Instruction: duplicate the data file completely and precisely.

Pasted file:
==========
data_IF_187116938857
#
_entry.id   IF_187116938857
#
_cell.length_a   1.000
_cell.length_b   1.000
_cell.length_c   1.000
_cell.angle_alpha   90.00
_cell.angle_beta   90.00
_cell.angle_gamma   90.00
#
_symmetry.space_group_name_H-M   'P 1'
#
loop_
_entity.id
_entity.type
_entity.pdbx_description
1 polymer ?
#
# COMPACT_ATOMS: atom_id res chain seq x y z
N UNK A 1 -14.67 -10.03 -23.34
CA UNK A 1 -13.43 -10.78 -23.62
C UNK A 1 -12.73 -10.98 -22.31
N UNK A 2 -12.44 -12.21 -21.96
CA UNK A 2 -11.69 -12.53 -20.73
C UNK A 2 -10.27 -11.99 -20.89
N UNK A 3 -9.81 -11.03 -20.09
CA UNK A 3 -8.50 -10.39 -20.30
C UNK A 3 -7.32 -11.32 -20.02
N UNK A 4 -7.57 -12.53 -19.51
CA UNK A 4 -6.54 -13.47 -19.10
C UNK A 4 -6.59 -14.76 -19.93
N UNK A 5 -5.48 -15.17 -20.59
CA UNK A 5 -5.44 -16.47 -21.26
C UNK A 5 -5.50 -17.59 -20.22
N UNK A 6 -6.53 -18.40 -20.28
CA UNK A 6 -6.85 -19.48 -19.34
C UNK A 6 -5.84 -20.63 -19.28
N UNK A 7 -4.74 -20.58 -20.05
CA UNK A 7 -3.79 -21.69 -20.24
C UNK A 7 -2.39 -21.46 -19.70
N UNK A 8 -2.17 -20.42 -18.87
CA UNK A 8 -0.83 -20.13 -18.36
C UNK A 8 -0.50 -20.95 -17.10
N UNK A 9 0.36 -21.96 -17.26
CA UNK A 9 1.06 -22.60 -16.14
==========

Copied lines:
data_IF_187116938857
#
_entry.id   IF_187116938857
#
_cell.length_a   1.000
_cell.length_b   1.000
_cell.length_c   1.000
_cell.angle_alpha   90.00
_cell.angle_beta   90.00
_cell.angle_gamma   90.00
#
_symmetry.space_group_name_H-M   'P 1'
#
loop_
_entity.id
_entity.type
_entity.pdbx_description
1 polymer ?
#
# COMPACT_ATOMS: atom_id res chain seq x y z
N UNK A 1 -14.67 -10.03 -23.34
CA UNK A 1 -13.43 -10.78 -23.62
C UNK A 1 -12.73 -10.98 -22.31
N UNK A 2 -12.44 -12.21 -21.96
CA UNK A 2 -11.69 -12.53 -20.73
C UNK A 2 -10.27 -11.99 -20.89
N UNK A 3 -9.81 -11.03 -20.09
CA UNK A 3 -8.50 -10.39 -20.30
C UNK A 3 -7.32 -11.32 -20.02
N UNK A 4 -7.57 -12.53 -19.51
CA UNK A 4 -6.54 -13.47 -19.10
C UNK A 4 -6.59 -14.76 -19.93
N UNK A 5 -5.48 -15.17 -20.59
CA UNK A 5 -5.44 -16.47 -21.26
C UNK A 5 -5.50 -17.59 -20.22
N UNK A 6 -6.53 -18.40 -20.28
CA UNK A 6 -6.85 -19.48 -19.34
C UNK A 6 -5.84 -20.63 -19.28
N UNK A 7 -4.74 -20.58 -20.05
CA UNK A 7 -3.79 -21.69 -20.24
C UNK A 7 -2.39 -21.46 -19.70
N UNK A 8 -2.17 -20.42 -18.87
CA UNK A 8 -0.83 -20.13 -18.36
C UNK A 8 -0.50 -20.95 -17.10
N UNK A 9 0.36 -21.96 -17.26
CA UNK A 9 1.06 -22.60 -16.14